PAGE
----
The inside story on bias, bribes and seduction

November 28, 2003

An unglamorous stint on an exam committee led Steve Newstead to undertake research into cheating and marking

It was every researcher's nightmare: being asked to chair a working party to revise my university's examination regulations. What could be worse than spending hours deciding on invigilation arrangements or what type of calculators should be allowed into exams? I reluctantly accepted. We kicked off with a heated debate on whether to introduce anonymous marking. As a psychologist, I am well aware of the danger of bias and supported the proposal. I also knew that students, backed by their national union, were campaigning for anonymous marking. But other members of the working party were vehemently opposed.

The challenge, in the 1980s, was to get evidence that bias existed. The principal study was by Clare Bradley, then at the University of Sheffield.

She had explored the historical records of local universities and found evidence of a bias to mark males more extremely than females, in other words to give more firsts but also more thirds to males.

This was not enough to persuade my colleagues. I felt obliged to replicate the study on data from my own institution. I was unable to get the same results until years later, which delayed the introduction of anonymous marking at Plymouth by a decade.

Student cheating was another burning issue. There was little evidence on cheating but there was a vast literature, although none of it was British.

I started studying the frequency and causes of academic dishonesty.

Cheating was more common than expected. Some students claimed to have used bribery, corruption or seduction to improve their marks. Students on professional training programmes reported the least cheating, those in science and technology the most. Mature students reported cheating less than younger students. Females reported cheating less than males. I wondered if social expectations came into it. Is it macho to cheat? If the average male reports having heterosexual sex about twice as often as the average female, they can't both be telling the truth.

I was particularly intrigued by a strategy that US students used when taking multiple-choice tests. When there were four possible responses, students placed their pen in one of the four corners of the desk to communicate with each other about what response they thought was correct.

Fifteen minutes of fame followed this work. Newspaper articles, radio and television interviews and press conferences followed. I even got invited onto the chat show Kilroy . I declined. One journalist asked what kinds of cheating we had looked at. We said plagiarism, that is to say, quoting from another source without acknowledgement. That's not plagiarism but journalism, the journalist quipped.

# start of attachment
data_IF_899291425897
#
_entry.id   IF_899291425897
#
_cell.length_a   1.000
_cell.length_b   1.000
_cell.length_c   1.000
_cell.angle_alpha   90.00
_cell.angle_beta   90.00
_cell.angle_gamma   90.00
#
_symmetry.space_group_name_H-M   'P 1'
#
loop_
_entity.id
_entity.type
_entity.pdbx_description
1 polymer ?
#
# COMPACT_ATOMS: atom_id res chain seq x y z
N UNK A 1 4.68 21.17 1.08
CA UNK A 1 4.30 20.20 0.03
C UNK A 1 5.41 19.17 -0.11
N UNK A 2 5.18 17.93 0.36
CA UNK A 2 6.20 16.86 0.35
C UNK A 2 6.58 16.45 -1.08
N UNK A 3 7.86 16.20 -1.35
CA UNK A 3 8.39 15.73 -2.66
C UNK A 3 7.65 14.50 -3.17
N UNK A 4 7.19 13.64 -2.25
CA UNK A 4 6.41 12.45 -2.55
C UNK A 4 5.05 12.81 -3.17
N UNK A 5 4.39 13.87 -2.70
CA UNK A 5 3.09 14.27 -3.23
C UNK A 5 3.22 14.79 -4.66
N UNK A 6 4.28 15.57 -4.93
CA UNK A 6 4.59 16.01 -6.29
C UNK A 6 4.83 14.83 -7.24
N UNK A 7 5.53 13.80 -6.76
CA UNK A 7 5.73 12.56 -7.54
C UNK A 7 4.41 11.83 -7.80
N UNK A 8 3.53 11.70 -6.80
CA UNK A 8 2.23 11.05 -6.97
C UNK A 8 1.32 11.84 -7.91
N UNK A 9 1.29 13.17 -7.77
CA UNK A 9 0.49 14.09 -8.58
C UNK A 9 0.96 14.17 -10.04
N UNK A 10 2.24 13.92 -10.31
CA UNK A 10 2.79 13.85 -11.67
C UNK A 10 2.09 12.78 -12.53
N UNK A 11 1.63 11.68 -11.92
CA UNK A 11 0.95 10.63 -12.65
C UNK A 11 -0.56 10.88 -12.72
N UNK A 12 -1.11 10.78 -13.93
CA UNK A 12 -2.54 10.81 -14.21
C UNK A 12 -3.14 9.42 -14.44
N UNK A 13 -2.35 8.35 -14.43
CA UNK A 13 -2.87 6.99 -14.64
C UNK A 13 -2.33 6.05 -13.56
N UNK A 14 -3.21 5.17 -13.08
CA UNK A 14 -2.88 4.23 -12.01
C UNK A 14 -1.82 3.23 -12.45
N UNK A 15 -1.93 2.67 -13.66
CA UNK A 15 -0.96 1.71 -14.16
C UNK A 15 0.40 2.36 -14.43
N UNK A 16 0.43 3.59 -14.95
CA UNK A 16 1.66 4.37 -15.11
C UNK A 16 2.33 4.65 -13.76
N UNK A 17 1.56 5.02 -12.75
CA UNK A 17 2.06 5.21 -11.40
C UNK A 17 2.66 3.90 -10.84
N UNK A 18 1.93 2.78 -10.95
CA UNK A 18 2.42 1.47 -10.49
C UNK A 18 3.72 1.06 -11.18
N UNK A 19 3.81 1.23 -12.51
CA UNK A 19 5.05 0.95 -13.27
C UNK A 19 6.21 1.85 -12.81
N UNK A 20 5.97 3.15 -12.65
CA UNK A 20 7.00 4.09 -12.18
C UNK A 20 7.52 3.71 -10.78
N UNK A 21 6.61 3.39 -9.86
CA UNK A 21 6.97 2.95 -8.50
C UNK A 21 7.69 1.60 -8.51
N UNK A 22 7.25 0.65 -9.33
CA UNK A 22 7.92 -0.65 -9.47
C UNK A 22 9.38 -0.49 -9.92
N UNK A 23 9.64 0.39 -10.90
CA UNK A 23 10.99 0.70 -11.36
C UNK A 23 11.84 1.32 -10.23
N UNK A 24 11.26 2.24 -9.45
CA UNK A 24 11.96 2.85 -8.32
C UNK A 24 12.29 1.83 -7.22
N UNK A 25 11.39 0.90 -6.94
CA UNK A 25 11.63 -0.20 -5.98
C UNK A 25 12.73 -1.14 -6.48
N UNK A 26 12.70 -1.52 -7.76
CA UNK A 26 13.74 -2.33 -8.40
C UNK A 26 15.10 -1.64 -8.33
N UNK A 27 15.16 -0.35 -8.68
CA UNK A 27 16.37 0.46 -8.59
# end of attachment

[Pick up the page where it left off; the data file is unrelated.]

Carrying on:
Plagiarism is evidently an important transferable skill. The government even admitted to plagiarising the "dodgy dossier" on Iraqi weapons of mass destruction. No one seemed to care about this misdemeanour. It is the other dossier, the one that was allegedly "sexed up", that has attracted all the criticism.

Cheating is a question of interpretation. If staff cannot agree on what it is, how can students be expected to act appropriately? There is a fine line between appropriate referencing of material and plagiarism. Institutions need to ensure that this distinction is adequately defined.

As a result of my experiences on the working party, I realised that there was a dearth of good research on student assessment. Psychologists should know a thing or two about assessment. After all, we have spent more than a century developing psychometric assessment into a fine art. Research on the reliability of marking I conducted with colleague Ian Dennis revealed that experienced external examiners did not agree on marks for exam essays and were no more consistent than less experienced internal markers. A subsequent study showed that they were no more reliable than third-year students who were asked to mark the essays.

Students seem to appreciate knowing the basis of the marks they are awarded and believe that it helps them to improve. There is a danger, however, that they will produce somewhat stylised and predictable answers if they stick too rigidly to the criteria. I am sceptical as to whether the criteria that have been developed necessarily lead to an increase in reliability.

I continue to carry out research on student assessment but have never abandoned my initial research area - the psychology of language and thinking, which I suspect carries more academic prestige. However, I have a strong suspicion that my research into assessment and learning has been read by rather more people and has had significantly greater impact. I certainly have no regrets about that fateful day when I was landed with the job of chairing an unglamorous university committee.

Steve Newstead is a professor of psychology at the University of Plymouth.

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